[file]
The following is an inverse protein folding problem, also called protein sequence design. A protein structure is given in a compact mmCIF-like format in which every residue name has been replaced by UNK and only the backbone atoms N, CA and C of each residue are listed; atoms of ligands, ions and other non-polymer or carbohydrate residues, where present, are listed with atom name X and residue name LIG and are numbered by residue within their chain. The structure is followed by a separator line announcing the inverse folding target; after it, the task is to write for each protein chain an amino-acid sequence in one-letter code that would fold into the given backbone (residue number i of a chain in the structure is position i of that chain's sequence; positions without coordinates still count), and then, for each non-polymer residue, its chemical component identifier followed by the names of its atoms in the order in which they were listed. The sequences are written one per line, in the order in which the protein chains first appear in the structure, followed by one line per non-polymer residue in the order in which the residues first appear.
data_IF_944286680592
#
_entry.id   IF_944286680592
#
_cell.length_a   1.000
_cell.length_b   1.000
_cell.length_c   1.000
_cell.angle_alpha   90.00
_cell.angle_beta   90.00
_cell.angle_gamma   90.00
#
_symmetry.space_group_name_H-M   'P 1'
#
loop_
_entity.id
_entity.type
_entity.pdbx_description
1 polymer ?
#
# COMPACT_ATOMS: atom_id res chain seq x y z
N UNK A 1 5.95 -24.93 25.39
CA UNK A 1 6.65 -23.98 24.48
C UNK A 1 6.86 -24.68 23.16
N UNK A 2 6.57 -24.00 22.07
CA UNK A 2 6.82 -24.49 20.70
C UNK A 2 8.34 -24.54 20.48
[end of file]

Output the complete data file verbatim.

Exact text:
The following is an inverse protein folding problem, also called protein sequence design. A protein structure is given in a compact mmCIF-like format in which every residue name has been replaced by UNK and only the backbone atoms N, CA and C of each residue are listed; atoms of ligands, ions and other non-polymer or carbohydrate residues, where present, are listed with atom name X and residue name LIG and are numbered by residue within their chain. The structure is followed by a separator line announcing the inverse folding target; after it, the task is to write for each protein chain an amino-acid sequence in one-letter code that would fold into the given backbone (residue number i of a chain in the structure is position i of that chain's sequence; positions without coordinates still count), and then, for each non-polymer residue, its chemical component identifier followed by the names of its atoms in the order in which they were listed. The sequences are written one per line, in the order in which the protein chains first appear in the structure, followed by one line per non-polymer residue in the order in which the residues first appear.
data_IF_944286680592
#
_entry.id   IF_944286680592
#
_cell.length_a   1.000
_cell.length_b   1.000
_cell.length_c   1.000
_cell.angle_alpha   90.00
_cell.angle_beta   90.00
_cell.angle_gamma   90.00
#
_symmetry.space_group_name_H-M   'P 1'
#
loop_
_entity.id
_entity.type
_entity.pdbx_description
1 polymer ?
#
# COMPACT_ATOMS: atom_id res chain seq x y z
N UNK A 1 5.95 -24.93 25.39
CA UNK A 1 6.65 -23.98 24.48
C UNK A 1 6.86 -24.68 23.16
N UNK A 2 6.57 -24.00 22.07
CA UNK A 2 6.82 -24.49 20.70
C UNK A 2 8.34 -24.54 20.48